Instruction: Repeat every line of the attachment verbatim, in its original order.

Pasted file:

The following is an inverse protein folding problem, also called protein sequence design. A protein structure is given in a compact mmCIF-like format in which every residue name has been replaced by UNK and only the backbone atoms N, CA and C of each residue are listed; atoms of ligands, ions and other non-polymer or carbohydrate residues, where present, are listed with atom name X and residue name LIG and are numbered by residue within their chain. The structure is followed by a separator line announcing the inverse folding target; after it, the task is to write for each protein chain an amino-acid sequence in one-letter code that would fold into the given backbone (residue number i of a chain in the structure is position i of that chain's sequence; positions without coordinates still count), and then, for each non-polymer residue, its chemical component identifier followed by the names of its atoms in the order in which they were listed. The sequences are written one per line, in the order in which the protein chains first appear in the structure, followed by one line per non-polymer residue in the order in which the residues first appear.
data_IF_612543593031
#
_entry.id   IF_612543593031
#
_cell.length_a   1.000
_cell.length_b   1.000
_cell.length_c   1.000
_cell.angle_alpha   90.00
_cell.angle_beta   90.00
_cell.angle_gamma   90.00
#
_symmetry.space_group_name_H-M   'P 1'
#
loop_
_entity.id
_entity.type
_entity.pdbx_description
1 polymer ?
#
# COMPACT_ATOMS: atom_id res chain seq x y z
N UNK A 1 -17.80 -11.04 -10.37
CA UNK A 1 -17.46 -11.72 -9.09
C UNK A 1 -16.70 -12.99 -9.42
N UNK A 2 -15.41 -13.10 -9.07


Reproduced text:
The following is an inverse protein folding problem, also called protein sequence design. A protein structure is given in a compact mmCIF-like format in which every residue name has been replaced by UNK and only the backbone atoms N, CA and C of each residue are listed; atoms of ligands, ions and other non-polymer or carbohydrate residues, where present, are listed with atom name X and residue name LIG and are numbered by residue within their chain. The structure is followed by a separator line announcing the inverse folding target; after it, the task is to write for each protein chain an amino-acid sequence in one-letter code that would fold into the given backbone (residue number i of a chain in the structure is position i of that chain's sequence; positions without coordinates still count), and then, for each non-polymer residue, its chemical component identifier followed by the names of its atoms in the order in which they were listed. The sequences are written one per line, in the order in which the protein chains first appear in the structure, followed by one line per non-polymer residue in the order in which the residues first appear.
data_IF_612543593031
#
_entry.id   IF_612543593031
#
_cell.length_a   1.000
_cell.length_b   1.000
_cell.length_c   1.000
_cell.angle_alpha   90.00
_cell.angle_beta   90.00
_cell.angle_gamma   90.00
#
_symmetry.space_group_name_H-M   'P 1'
#
loop_
_entity.id
_entity.type
_entity.pdbx_description
1 polymer ?
#
# COMPACT_ATOMS: atom_id res chain seq x y z
N UNK A 1 -17.80 -11.04 -10.37
CA UNK A 1 -17.46 -11.72 -9.09
C UNK A 1 -16.70 -12.99 -9.42
N UNK A 2 -15.41 -13.10 -9.07